Surprisingly, cataracts are not an issue reserved for older adults! While rare, children can sometimes have this condition, where the lens of the eye becomes cloudy. Other symptoms may include a crossed or wandering eye, light sensitivity, or white-appearing pupils in photographs. A handful of children, however, don’t exhibit any symptoms. In some cases, kids require contact lenses or glasses, and other tykes over the age of 1, surgery is needed. (Babies with certain genetic conditions, like Down Syndrome, are at an elevated risk.)


Childhood glaucoma is also called congenital glaucoma (when present at birth), infantile glaucoma (when it develops between 12 and 24 months), and juvenile glaucoma (when it occurs in older children). No matter the type, glaucoma in children is rare. Here, there’s too much pressure in the eye, which damages the optic nerve. If left untreated, it can lead to blindness. Signs include light sensitivity, a cloudy cornea, extremely watery eyes, pain, and eyelid spasms. Babies who have glaucoma may need surgery.

How to Spot Potential Vision Issues in Babies

Your little bundle should have their peepers checked for infections, defects, cataracts, and glaucoma before leaving the hospital. Should, of course, does not mean that it universally occurs, so check with your healthcare provider regarding their protocols. Either way, by 6 months, your baby’s eyes and vision will be checked as part of regular well-child visits.  And starting at 1 to 2 years old, docs can now use photo-screening devices to catch more eye abnormalities.

Beyond doctor visits, keep an eye on your baby’s typical developmental and vision milestones and watch out for red flags such as:

  • Excessive watery eyes. This might indicate a tear duct is blocked. Rarely, this can point to glaucoma.
  • Bright light sensitivity. This could be related to the increased eye pressure of cataracts.
  • Red, crusty eyes. This may mean that a blocked tear duct has caused conjunctivitis.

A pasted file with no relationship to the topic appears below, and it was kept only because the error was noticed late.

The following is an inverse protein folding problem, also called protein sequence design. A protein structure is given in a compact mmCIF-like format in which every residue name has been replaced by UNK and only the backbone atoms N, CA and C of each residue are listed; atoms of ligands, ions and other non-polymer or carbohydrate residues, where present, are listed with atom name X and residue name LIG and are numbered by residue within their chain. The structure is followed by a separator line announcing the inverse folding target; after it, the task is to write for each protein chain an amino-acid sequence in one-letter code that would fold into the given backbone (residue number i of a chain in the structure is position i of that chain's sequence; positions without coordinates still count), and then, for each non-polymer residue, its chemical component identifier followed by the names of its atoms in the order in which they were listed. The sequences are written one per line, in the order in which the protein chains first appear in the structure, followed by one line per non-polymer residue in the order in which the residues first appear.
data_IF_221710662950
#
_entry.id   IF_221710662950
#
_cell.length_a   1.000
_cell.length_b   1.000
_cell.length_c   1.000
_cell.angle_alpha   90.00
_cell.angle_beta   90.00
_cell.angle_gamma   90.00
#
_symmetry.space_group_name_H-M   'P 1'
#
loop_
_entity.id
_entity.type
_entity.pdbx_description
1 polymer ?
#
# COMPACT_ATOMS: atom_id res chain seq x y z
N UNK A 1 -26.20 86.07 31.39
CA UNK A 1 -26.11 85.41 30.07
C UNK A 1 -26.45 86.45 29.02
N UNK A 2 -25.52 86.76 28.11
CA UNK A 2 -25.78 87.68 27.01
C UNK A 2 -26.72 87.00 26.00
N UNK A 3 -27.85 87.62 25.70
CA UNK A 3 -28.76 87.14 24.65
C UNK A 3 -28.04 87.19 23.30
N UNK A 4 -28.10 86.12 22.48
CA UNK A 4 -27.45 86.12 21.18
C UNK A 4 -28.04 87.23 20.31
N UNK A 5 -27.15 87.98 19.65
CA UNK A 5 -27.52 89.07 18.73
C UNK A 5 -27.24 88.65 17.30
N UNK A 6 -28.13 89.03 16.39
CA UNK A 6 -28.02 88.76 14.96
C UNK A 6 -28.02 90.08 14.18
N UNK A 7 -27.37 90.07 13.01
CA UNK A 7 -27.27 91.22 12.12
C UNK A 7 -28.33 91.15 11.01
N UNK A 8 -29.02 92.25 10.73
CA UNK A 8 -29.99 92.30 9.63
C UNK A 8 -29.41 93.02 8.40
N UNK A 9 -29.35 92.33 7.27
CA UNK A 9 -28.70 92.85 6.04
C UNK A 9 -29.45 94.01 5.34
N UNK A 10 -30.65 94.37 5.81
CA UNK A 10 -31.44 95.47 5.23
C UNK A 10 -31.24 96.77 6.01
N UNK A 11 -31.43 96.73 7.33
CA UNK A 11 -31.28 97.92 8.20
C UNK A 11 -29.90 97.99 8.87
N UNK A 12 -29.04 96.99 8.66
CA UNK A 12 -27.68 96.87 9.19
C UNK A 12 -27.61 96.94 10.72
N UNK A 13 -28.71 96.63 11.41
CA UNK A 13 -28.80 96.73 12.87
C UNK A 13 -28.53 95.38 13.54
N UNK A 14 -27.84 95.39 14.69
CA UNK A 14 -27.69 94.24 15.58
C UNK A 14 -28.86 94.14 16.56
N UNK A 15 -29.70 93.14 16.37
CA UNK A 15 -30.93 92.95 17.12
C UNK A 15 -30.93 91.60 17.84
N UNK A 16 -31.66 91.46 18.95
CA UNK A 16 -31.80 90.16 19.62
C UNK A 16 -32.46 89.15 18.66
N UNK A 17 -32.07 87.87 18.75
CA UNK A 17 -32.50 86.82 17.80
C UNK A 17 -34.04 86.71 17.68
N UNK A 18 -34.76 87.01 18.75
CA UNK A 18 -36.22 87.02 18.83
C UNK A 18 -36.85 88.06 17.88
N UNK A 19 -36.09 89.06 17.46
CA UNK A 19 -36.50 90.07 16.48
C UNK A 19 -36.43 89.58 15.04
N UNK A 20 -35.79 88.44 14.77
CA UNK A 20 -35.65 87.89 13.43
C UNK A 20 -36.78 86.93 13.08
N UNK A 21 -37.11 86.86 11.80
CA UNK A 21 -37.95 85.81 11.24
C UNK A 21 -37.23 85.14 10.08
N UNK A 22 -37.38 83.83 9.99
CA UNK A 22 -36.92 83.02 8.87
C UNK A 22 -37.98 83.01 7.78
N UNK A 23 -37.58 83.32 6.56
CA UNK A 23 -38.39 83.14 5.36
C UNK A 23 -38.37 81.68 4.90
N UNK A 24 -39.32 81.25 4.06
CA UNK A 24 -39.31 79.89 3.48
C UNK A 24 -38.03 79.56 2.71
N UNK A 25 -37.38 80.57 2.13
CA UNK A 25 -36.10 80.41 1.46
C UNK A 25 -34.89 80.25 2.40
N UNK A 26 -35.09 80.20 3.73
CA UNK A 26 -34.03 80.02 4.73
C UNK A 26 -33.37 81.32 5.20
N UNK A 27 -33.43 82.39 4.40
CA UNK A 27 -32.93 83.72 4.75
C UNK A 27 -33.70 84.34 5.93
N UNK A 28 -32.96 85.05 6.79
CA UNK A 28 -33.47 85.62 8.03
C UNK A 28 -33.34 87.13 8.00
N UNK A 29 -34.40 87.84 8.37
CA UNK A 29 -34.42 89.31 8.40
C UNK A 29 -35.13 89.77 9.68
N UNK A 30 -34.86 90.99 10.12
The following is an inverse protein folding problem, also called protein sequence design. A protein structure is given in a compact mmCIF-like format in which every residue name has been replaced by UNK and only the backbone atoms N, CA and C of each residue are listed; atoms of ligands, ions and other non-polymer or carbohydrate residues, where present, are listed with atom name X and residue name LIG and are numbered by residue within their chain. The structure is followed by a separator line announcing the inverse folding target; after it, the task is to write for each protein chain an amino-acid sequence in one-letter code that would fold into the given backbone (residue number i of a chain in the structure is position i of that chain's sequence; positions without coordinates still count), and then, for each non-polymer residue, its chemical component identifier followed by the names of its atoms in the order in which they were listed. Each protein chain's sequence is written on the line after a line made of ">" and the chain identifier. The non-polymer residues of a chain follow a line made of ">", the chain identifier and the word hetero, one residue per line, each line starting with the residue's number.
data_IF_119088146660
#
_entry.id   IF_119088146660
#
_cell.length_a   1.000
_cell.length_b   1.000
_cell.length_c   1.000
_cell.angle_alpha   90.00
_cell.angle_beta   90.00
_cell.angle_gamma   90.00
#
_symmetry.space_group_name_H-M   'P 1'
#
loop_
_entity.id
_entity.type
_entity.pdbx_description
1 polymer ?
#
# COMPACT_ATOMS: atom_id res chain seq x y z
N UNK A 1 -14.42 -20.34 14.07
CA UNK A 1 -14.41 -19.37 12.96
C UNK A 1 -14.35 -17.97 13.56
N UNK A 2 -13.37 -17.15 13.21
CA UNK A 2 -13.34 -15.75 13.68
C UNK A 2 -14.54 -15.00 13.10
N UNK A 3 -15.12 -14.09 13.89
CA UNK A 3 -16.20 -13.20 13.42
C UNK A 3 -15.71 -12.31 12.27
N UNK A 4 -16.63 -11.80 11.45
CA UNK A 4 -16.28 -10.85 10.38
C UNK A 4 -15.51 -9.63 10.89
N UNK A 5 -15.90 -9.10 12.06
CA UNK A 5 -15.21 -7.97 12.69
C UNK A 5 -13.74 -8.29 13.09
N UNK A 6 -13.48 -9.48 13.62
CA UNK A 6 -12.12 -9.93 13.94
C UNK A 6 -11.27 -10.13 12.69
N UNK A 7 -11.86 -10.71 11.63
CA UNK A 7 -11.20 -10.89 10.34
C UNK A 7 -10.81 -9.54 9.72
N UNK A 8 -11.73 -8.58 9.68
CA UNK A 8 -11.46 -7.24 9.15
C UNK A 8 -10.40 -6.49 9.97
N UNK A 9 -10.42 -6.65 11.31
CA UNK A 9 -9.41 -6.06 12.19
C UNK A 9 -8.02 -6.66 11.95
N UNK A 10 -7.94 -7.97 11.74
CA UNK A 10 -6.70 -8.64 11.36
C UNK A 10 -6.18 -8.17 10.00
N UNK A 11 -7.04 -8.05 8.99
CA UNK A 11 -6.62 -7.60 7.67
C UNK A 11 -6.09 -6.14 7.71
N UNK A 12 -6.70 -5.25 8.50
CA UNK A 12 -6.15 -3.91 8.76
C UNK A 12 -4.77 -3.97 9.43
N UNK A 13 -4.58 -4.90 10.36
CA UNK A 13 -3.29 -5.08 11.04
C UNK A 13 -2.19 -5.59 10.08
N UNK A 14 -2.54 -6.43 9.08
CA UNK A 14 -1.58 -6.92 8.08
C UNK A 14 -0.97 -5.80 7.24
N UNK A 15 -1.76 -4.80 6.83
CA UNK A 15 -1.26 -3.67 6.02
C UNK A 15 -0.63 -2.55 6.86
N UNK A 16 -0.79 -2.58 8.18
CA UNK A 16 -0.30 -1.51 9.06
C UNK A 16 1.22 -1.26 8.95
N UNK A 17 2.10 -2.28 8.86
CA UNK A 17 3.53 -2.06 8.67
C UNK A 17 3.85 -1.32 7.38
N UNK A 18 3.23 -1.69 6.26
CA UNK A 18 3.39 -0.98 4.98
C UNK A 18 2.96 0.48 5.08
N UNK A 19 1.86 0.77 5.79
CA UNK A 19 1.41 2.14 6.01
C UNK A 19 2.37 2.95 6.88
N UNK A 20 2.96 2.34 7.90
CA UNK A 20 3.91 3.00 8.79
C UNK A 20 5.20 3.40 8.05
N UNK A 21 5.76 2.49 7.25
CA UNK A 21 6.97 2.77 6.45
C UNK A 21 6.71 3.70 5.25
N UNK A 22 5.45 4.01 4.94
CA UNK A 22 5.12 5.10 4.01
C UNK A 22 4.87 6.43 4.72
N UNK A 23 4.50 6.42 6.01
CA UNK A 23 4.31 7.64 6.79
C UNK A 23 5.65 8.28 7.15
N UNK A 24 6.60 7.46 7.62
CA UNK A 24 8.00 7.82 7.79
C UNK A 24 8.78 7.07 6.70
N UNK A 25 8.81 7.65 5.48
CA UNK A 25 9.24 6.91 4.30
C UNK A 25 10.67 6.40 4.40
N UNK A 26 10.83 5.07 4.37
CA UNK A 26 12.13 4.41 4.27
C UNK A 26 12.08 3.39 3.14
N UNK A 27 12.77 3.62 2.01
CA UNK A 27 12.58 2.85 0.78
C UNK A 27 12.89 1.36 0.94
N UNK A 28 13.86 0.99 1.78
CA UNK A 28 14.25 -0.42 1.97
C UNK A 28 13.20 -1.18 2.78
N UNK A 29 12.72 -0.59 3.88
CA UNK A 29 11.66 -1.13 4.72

• Looking cross-eyed. If your baby’s eyes are misaligned (constantly turning or looking cross-eyed), this is a sign of lazy eye or cataracts.
  • White pupils in photos. Normally, pupils appear black or red in photographs. If the pupil looks white instead, this could indicate cataracts, retinoblastoma (a rare eye cancer), or another issue. You should inform your provider right away if you notice this sign in your baby. 

In the end, remember this: Your baby’s eyes may not be a window to their soul, but they’re certainly an important tool for your developing and growing lovebug. If you have any concerns, don’t hesitate to discuss them with your child’s healthcare provider, who can help see you through any potential issues.

More About Your Baby’s Health & Development:




  • Stanford Medicine Children’s Health: Age Appropriate Vision Milestones
  • Visual Impairment in Preschool Children in the United States, JAMA Ophthalmology, June 2017
  • American Academy of Pediatrics: Eye Problems in Children and How They’re Treated
  • American Academy of Pediatrics: Lazy Eye (Amblyopia)
  • National Institute of Health National Eye Institute: Amblyopia
  • American Association for Pediatric Ophthalmology and Strabismus: Nasolacrimal Duct Obstruction
  • American Association for Pediatric Ophthalmology and Strabismus: Cataract
  • American Association for Pediatric Ophthalmology and Strabismus: Glaucoma
  • American Academy of Pediatrics: Vision Screening for Babies & Children
  • American Academy of Pediatrics: Pinkeye (Conjunctivitis)
  • American Association for Pediatric Ophthalmology and Strabismus: Retinoblastoma


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Disclaimer: The information on our site is NOT medical advice for any specific person or condition. It is only meant as general information. If you have any medical questions and concerns about your child or yourself, please contact your health provider.